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30 Famous People With Law Degrees

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Second-guessing your career choice? You're not alone. Even people who put themselves through many extra years of schooling sometimes end up changing their minds. That's the case with many of these people, who ditched their law degrees in favor of other pursuits — quite successful ones at that.

Authors

1. Washington Irving. The author of Rip Van Winkle and The Legend of Sleepy Hollow once admitted that he just barely squeaked by the bar exam. Still, he was able to combine his lawyerly knowledge with his famous writing flair in 1807, when Aaron Burr was tried for Alexander Hamilton’s murder and Irving served as a trial spectator. He wrote juicy descriptions of the events, such as when Burr "turned his head, looked him full in the face with one of his piercing regards, swept his eye over the whole person from head to foot, as if to scan his dimensions, and then coolly resumed his former position."

2. Charles Perrault. Perrault, better known to some as the author of Tales of Mother Goose in 1697, practiced law for a few years before becoming an aide to his architect brother. Perrault didn’t actually start his fairytale career until after he retired from his government job - he was secretary to King Louis XIV’s finance minister - at the age of 65.

3. John Grisham.

After a series of unsatisfying jobs such as plumber’s assistant and underwear salesman, bestselling author John Grisham decided he should probably get serious about a "real" career. Though his original goal was to become a tax lawyer, he barely passed the first class and decided the thrill of being a trial lawyer was more up his alley. Observing the heart-wrenching rape case of a young girl inspired him to write A Time to Kill.

Actors/Celebrities

4. John Cleese. One of the funniest men in the history of comedy has a law degree from no less than Cambridge. But he didn’t leave the jury rolling in the aisles: Cleese never actually practiced. After meeting writing partner Graham Chapman at school, Cleese went on to co-found a little comedy troupe called Monty Python.

5. Geraldo Rivera. A young Gerald Riviera (not Jerry Rivers, as the urban legend says) was one of the top five in his Brooklyn Law School class in 1969. As the lawyer for a Puerto Rican activist group called the Young Lords, Rivera caught the eye of an Eyewitness News exec who offered him a job, and his career in journalism began.

6. Ben Stein. It will surprise no one that brainiac Ben Stein started his professional life as a lawyer. He was the valedictorian of his Yale Law School class in 1970, but Stein makes it clear that his fellow classmates elected him as valedictorian due to his popularity, not his grades.

7. Gerard Butler. Butler worked as a trainee lawyer for a couple of years at a Edinburgh law firm and was just a week away from qualifying when he got fired. Though he didn’t quite make the grade, Butler has admitted that the degree has come in handy during his own brushes with the law.

8. Jerry Springer. After getting his law degree from Northwestern in 1968, Springer got a job as a campaign aide to Robert Kennedy. After Kennedy was assassinated, Springer signed with a law firm in Cincinnati. Wondering how that ended up as a career in scandal journalism? Well, he got involved in local politics and became a small-scale celebrity, which earned him a radio show in the ‘80s. It snowballed from there.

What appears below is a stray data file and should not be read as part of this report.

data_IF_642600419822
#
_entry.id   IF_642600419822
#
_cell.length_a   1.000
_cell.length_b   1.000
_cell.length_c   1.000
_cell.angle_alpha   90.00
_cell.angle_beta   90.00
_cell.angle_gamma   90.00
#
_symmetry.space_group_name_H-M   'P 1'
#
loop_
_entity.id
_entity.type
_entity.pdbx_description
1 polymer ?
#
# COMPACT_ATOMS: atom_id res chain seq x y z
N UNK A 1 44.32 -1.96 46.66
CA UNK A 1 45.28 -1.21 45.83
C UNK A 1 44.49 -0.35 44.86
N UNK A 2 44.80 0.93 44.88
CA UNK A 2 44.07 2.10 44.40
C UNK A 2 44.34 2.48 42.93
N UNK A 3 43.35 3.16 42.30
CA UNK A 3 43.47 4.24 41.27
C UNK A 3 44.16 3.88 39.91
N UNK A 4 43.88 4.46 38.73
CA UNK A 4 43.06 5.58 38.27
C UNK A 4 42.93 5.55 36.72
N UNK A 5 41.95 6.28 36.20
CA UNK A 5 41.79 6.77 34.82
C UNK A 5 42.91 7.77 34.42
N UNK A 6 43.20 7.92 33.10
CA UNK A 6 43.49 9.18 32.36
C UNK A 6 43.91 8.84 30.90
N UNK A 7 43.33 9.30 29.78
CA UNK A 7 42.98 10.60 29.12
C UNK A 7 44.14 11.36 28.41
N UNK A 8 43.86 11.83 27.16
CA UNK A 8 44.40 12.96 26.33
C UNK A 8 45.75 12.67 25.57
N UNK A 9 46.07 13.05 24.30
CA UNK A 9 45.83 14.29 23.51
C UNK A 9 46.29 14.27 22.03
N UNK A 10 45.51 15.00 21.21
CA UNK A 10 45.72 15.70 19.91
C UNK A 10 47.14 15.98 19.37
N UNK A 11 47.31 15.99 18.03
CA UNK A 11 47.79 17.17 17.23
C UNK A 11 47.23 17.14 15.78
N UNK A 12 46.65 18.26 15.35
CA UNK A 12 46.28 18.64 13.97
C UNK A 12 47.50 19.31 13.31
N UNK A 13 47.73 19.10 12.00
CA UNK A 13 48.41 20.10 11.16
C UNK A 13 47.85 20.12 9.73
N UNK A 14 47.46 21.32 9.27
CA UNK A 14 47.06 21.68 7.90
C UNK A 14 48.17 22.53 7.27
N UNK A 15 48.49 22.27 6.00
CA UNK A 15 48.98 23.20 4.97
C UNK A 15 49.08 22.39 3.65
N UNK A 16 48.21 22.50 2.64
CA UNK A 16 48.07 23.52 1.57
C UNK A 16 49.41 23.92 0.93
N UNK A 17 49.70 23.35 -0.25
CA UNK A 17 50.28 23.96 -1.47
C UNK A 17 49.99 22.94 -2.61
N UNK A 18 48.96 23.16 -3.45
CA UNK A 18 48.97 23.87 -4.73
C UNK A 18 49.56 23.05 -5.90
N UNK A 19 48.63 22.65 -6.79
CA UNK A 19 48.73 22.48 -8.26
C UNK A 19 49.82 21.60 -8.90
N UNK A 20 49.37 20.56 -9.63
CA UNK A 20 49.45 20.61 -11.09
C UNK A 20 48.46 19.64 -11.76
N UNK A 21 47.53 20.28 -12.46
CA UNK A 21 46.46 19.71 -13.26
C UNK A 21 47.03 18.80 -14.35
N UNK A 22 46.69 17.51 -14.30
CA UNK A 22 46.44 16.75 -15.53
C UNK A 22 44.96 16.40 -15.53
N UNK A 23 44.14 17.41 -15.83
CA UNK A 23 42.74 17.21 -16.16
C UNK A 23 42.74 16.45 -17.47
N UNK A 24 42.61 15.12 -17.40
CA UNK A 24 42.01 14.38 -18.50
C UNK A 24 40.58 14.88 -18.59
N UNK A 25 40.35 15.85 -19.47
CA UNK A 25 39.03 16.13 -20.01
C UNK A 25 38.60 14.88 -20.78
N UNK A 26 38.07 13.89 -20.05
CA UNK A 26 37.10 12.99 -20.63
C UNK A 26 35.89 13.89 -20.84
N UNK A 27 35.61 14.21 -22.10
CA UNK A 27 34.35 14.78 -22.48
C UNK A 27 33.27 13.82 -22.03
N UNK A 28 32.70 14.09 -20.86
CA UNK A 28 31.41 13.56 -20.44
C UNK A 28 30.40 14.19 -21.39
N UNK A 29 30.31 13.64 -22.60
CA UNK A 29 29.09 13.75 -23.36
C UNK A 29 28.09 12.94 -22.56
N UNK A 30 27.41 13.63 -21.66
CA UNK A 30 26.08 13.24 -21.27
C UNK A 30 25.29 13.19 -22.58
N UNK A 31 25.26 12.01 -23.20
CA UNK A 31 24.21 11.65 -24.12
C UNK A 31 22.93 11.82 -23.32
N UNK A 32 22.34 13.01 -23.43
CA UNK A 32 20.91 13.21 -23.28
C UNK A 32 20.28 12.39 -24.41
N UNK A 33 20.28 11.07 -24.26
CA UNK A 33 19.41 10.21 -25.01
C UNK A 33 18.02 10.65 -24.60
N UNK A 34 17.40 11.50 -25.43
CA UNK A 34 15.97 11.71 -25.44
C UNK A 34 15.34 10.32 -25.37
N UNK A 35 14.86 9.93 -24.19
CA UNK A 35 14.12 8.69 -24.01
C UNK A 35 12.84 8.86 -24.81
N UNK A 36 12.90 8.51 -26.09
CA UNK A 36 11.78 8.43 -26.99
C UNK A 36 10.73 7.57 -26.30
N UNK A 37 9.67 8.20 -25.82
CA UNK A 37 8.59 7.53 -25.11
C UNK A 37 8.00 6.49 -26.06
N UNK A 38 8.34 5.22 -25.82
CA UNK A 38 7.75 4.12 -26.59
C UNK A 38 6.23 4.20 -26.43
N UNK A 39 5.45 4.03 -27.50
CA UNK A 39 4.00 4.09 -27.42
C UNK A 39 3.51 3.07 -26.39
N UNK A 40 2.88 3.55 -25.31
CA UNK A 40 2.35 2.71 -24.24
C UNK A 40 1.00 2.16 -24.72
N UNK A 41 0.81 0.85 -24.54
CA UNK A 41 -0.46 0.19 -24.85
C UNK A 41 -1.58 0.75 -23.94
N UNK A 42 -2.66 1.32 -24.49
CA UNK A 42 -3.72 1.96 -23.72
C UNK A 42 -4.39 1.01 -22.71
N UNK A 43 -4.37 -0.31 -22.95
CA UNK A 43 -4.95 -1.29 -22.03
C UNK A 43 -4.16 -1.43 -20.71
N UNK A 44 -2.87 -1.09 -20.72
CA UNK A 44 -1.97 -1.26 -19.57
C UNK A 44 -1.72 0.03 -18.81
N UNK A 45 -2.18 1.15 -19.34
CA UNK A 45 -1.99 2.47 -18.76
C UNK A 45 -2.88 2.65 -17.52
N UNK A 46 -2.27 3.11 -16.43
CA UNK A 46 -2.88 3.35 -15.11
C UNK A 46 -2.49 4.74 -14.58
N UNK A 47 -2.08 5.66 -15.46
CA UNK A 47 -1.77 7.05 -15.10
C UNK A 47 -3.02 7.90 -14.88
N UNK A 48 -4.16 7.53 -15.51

9. Ozzie Nelson. The Adventures of Ozzie and Harriet star graduated from Rutgers, law degree in hand, in 1930. This no doubt came in handy when he negotiated the first-ever "noncancellable ten-year contract,” an agreement with ABC that gave the Nelsons a salary for 10 years, even if they weren’t working.

10. Jeff Cohen. Unlike most of the others on this list, these next few were famous before getting their law degrees. After getting his B.S. in Business Administration from UC Berkeley - and becoming president of the student body under the campaign slogan “Chunk for President” - the Goonies actor earned his law degree from the UCLA School of Law. He became an entertainment lawyer and founded the firm Cohen & Gardner.

11. Josh Saviano. Joining Jeff Cohen in the lawyer-slash-child-actor category is Josh Saviano, a.k.a. Kevin’s sidekick Paul Pfeiffer in The Wonder Years. After getting his B.A. at Yale, Saviano got his J.D. from the Benjamin N. Cardozo School of Law and now practices in New York. Also: he is not Marilyn Manson.

12. Charlie Korsmo. Score another one for child actors who grew up to be responsible, well-adjusted adults. I best remember Korsmo as Siggy Marvin in What About Bob?, but you might remember him as The Kid in Dick Tracy or Peter Pan’s son Jack in Hook. After an appearance in 1998’s Can’t Hardly Wait, Korsmo earned a degree in physics from M.I.T. and got a federal job working in missile defense while getting his J.D. from Yale on the side. He then became a professor at Cleveland’s Case Western Reserve University School of Law. Last year, he was awarded a spot in President Obama’s administration. You go, Siggy Marvin.

Entrepreneurs

13 & 14. Nina and Tim Zagat. The husband-and-wife team met when they were both attending Yale Law School. They were at a dinner party in 1979 when friends began discussing how unreliable a certain major newspaper’s restaurant reviews were. Tim suggested surveying a larger population of people on their foodie opinions instead of relying on the biases of one reviewer, and the Zagat Survey was born.